In some contracts, a party must meet its obligations by a certain date or forfeit its rights, and some of those contracts also include a “time is of the essence” clause. As most practitioners know, coupling a date for performance with a time is of the essence clause means that the deadline is inflexible. Having said that, there also are a number of cases where such hard deadlines were deemed to have modified by the conduct of the parties. See, e.g., McCarthy v. Tobin. However, it is perilous to assume that your negotiations imply an extension when a time is of the essence clause is in play. Indeed, that is exactly what happened to the defendant in Reem Property, LLC v. Transfer Financial, LLC.

Reem Property was the high bidder in a foreclosure sale of real estate, and it entered into a Memorandum of Understanding with Transfer Financial to purchase that property. Pursuant to the MOS, Reem paid a $10,000 deposit. The time for closing was set for 12:00 p.m. on June 30, 2014, and time was of the essence. Before the closing, Reem’s counsel found that there was a problem with the newspaper advertisement of the foreclosure that impacted title, and he notified Transfers’ counsel. A series of emails then went back and forth between counsel as to how to resolve the issue, part of which involved Transfer obtaining a curative affidavit.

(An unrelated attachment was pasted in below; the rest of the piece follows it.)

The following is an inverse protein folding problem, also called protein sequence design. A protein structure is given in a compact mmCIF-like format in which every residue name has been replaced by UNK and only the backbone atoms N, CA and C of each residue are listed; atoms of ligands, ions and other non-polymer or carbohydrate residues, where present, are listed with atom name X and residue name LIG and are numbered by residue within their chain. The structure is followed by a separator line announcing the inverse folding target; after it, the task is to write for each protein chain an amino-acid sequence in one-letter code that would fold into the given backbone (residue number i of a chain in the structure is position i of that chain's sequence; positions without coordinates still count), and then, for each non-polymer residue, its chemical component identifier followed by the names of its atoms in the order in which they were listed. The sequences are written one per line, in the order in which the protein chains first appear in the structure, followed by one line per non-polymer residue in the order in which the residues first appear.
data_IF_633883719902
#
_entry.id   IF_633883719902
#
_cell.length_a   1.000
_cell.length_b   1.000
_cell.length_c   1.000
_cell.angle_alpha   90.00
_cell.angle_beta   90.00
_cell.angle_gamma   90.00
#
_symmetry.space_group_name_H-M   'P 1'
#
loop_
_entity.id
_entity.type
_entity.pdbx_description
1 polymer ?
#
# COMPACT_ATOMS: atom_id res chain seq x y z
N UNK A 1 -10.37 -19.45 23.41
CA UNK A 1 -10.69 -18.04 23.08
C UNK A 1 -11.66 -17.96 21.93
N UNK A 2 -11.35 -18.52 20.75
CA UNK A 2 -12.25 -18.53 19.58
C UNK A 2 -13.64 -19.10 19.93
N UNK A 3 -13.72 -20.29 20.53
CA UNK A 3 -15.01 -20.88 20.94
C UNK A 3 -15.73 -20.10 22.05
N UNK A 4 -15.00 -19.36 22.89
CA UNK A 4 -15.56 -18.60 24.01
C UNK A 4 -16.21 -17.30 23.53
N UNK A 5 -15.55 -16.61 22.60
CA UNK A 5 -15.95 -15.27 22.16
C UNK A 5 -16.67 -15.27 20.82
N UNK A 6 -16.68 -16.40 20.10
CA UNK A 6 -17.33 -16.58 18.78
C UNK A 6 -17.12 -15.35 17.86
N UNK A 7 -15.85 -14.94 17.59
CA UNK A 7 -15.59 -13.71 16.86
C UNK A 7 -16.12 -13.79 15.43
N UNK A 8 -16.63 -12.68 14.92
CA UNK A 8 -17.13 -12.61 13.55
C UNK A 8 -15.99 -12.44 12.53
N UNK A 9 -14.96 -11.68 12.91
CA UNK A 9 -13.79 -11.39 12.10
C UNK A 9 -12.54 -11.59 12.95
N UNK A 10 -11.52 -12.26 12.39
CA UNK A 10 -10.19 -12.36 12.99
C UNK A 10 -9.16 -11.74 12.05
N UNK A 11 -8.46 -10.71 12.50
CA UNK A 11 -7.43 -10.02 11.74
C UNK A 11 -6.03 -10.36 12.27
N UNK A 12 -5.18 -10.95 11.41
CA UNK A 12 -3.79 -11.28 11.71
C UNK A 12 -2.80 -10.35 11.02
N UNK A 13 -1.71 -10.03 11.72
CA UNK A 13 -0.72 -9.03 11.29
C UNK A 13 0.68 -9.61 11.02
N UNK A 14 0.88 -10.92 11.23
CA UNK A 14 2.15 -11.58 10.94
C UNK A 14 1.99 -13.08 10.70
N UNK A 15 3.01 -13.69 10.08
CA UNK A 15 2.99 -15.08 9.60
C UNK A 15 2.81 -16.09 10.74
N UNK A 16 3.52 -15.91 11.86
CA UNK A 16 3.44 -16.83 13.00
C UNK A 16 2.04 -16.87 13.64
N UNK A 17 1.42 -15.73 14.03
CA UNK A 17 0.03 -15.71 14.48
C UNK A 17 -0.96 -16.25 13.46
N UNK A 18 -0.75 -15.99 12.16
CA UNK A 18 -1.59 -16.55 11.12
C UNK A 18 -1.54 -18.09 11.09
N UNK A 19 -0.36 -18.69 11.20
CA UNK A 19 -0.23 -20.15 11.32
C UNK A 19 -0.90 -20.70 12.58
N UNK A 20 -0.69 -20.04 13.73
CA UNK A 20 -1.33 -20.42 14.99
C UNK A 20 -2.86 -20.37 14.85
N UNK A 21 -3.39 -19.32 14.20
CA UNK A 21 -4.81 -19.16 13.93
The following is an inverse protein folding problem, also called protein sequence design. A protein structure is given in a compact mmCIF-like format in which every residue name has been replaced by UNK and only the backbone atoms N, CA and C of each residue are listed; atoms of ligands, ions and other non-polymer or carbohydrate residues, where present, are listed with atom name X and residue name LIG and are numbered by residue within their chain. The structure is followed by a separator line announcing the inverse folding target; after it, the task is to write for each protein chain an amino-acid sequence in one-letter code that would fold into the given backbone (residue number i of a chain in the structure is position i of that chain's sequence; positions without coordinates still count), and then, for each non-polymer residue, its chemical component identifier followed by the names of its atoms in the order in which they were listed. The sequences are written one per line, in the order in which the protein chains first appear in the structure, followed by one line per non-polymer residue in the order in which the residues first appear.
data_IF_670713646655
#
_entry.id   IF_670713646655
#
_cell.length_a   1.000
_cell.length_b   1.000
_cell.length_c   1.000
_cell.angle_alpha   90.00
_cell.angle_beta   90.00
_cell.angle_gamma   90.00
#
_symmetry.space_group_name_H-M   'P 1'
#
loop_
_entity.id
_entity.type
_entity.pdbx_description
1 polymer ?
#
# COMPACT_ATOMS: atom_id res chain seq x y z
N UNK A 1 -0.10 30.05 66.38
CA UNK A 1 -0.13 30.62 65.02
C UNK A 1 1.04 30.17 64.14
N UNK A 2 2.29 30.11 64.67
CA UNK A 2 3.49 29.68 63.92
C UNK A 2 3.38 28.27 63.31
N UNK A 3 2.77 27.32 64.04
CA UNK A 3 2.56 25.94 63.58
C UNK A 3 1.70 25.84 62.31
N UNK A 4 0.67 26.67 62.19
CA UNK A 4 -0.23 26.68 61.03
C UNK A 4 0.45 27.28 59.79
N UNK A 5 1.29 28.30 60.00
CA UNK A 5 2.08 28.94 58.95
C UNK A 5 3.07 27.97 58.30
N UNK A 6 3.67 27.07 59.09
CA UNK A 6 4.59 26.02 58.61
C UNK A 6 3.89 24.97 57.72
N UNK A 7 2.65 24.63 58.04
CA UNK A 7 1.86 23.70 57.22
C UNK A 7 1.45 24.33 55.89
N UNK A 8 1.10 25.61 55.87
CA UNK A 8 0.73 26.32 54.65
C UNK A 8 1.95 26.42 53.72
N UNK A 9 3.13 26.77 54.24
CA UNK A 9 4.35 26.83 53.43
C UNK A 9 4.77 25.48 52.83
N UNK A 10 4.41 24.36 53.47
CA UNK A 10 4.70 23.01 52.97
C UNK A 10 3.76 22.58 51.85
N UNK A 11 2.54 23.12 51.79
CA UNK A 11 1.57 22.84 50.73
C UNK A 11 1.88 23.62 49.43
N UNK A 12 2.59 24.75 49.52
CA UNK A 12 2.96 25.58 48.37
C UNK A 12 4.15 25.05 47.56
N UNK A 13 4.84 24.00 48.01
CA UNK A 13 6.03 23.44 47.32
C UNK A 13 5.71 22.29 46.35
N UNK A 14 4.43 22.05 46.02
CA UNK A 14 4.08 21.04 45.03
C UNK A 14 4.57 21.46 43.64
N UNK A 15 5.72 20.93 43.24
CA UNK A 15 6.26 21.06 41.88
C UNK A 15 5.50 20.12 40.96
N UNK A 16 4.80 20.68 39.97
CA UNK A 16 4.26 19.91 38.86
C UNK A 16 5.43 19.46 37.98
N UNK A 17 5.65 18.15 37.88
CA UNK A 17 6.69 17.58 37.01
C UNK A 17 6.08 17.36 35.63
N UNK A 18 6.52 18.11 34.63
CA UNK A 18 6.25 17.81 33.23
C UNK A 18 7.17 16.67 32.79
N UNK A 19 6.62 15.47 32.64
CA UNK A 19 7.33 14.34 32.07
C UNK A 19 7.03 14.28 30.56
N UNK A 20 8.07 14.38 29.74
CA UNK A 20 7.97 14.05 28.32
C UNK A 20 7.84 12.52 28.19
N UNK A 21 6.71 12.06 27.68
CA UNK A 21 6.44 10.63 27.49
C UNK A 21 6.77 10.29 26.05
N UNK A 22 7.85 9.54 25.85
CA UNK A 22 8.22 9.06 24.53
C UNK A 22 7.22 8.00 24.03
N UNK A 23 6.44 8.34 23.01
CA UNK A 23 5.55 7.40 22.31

On the day of the closing, the parties continued exchanging emails concerning resolving the issue with the newspaper advertisement, and neither counsel expressed any reservation in this regard. Unfortunately, Transfer’s counsel said that he would not be able to obtain the curative affidavit until after 12:00 p.m. on June 30, prompting Reems’ counsel to suggest that they move the closing to 3:30 that day. Nevertheless, Transfer was not able to obtain the requisite affidavit, and Reem’s counsel requested the return of his client’s deposit because Transfer could not deliver a good title.

Transfer refused to return Reem’s deposit, leading Reem to sue in the state District Court. As part of its defense, Transfer contended that the emails between counsel constituted an implicit extension of the closing time for it to perfect title. The District Court rejected Transfer’s position, and Transferred appealed. The Appellate Division affirmed the District Court’s ruling, noting that the fact that a party might be willing to grant an extension is different from actually granting one, and in this case, there was not sufficient evidence to show that an actual extension had been granted. Thus, Reem was entitled to the return of its deposit.

The moral of this story, like so many others, is clear: thinking you are on a path to an agreement or the modification of an existing agreement is all well and good, but don’t leave your ultimate objective to chance. Make it express, put it in writing, and get the writing signed by the other party.